Article  CAS  PubMed  Google Scholar 

  34. Harrison PJ, Heath PR, Eastwood SL, Burnet PW, McDonald B, Pearson RC: The relative importance of premortem acidosis and postmortem interval for human brain gene expression studies: selective mRNA vulnerability and comparison with their encoded proteins. Neurosci Lett. 1995, 200: 151-154. 10.1016/0304-3940(95)12102-A.

    Article  CAS  PubMed  Google Scholar 

  35. Preece P, Cairns NJ: Quantifying mRNA in postmortem human brain: influence of gender, age at death, postmortem interval, brain pH, agonal state and inter-lobe mRNA variance. Brain Res Mol Brain Res. 2003, 118: 60-71. 10.1016/S0169-328X(03)00337-1.

    Article  CAS  PubMed  Google Scholar 

  36. Li JZ, Vawter MP, Walsh DM, Tomita H, Evans SJ, Choudary PV, Lopez JF, Avelar A, Shokoohi V, Chung T, Mesarwi O, Jones EG, Watson SJ, Akil H, Bunney WE, Myers RM: Systematic changes in gene expression in postmortem human brains associated with tissue pH and terminal medical conditions. Hum Mol Genet. 2004, 13: 609-616. 10.1093/hmg/ddh065.

    Article  CAS  PubMed  Google Scholar 

  37. Livak KJ, Schmittgen TD: Analysis of relative gene expression data using real-time quantitative PCR and the 2(-Delta Delta C(T)) Method. Methods. 2001, 25: 402-408. 10.1006/meth.2001.1262.

    Article  CAS  PubMed  Google Scholar 

  38. Hellemans J, Mortier G, De Paepe A, Speleman F, Vandesompele J: qBase relative quantification framework and software for management and automated analysis of real-time quantitative PCR data. Genome Biol. 2007, 8: R19-10.1186/gb-2007-8-2-r19.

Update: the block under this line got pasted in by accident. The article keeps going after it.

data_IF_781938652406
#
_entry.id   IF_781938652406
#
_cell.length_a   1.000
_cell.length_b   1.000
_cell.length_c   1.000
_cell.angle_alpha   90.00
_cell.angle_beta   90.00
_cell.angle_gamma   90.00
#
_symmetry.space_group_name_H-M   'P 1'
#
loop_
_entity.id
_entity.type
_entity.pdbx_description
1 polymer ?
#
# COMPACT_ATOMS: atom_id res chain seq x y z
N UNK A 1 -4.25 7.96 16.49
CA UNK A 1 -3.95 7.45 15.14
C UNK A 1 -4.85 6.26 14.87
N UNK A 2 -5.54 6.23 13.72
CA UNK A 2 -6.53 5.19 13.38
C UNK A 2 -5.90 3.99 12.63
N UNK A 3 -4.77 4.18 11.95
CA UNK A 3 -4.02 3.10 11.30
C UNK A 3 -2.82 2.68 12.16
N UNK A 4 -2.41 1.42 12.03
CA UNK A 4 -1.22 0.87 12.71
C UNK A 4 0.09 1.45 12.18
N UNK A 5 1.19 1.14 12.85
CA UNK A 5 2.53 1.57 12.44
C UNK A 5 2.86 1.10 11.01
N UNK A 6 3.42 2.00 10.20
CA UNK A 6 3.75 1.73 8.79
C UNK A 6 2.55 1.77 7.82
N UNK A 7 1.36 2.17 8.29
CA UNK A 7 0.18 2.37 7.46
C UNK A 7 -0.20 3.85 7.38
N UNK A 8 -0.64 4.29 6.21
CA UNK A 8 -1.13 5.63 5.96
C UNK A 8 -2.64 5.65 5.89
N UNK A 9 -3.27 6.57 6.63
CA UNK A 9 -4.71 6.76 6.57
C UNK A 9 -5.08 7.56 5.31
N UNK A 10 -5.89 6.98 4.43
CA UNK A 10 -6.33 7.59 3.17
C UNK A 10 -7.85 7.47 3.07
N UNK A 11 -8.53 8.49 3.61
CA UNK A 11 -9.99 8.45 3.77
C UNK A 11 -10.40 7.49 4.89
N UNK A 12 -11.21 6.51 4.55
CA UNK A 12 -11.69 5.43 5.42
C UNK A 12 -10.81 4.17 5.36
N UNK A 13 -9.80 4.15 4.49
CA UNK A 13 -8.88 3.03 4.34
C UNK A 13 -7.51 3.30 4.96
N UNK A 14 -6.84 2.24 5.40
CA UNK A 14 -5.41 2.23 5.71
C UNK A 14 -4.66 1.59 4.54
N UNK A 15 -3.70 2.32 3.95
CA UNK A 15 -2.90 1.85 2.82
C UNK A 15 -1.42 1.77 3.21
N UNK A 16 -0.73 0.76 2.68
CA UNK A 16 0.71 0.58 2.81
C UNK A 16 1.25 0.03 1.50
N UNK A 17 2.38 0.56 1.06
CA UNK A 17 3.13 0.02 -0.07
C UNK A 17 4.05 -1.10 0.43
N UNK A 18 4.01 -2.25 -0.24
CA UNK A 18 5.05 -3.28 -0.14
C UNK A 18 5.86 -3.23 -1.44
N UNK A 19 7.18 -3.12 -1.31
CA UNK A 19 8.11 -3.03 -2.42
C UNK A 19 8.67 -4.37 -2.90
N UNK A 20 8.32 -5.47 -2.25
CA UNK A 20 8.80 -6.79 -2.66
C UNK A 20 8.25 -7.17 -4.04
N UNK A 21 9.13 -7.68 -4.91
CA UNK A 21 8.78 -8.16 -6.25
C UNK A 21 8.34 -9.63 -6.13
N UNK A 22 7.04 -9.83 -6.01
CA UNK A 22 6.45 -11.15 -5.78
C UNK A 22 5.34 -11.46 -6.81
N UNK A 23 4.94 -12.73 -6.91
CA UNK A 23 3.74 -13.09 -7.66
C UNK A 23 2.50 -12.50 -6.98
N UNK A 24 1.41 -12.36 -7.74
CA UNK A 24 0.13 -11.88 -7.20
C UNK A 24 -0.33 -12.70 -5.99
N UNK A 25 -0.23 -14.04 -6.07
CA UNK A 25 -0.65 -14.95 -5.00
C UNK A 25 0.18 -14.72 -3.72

Article  PubMed Central  PubMed  Google Scholar 

  39. McGeer PL, McGeer EG: The inflammatory response system of brain: implications for therapy of Alzheimer and other neurodegenerative diseases. Brain Res Brain Res Rev. 1995, 21: 195-218. 10.1016/0165-0173(95)00011-9.

    Article  CAS  PubMed  Google Scholar 

  40. Simpson JE, Ince PG, Lace G, Forster G, Shaw PJ, Matthews F, Savva G, Brayne C, Wharton SB, on behalf of the MRC Cognitive Function and Ageing Neuropathology Study Group: Astrocyte phenotype in relation to Alzheimer-type pathology in the ageing brain. Neurobiol Aging. 2008,

    Google Scholar 

  41. Smith JL, Xiong S, Markesbery WR, Lovell MA: Altered expression of zinc transporters-4 and -6 in mild cognitive impairment, early and late Alzheimer's disease brain. Neuroscience. 2006, 140: 879-888. 10.1016/j.neuroscience.2006.02.049.

    Article  CAS  PubMed  Google Scholar 

  42. Lee JY, Kim JH, Hong SH, Lee JY, Cherny RA, Bush AI, Palmiter RD, Koh JY: Estrogen decreases zinc transporter 3 expression and synaptic vesicle zinc levels in mouse brain. J Biol Chem. 2004, 279: 8602-8607. 10.1074/jbc.M309730200.

    Article  CAS  PubMed  Google Scholar 

  43. Kantheti P, Qiao X, Diaz ME, Peden AA, Meyer GE, Carskadon SL, Kapfhamer D, Sufalko D, Robinson MS, Noebels JL, Burmeister M: Mutation in AP-3 delta in the mocha mouse links endosomal transport to storage deficiency in platelets, melanosomes, and synaptic vesicles. Neuron. 1998, 21: 111-122. 10.1016/S0896-6273(00)80519-X.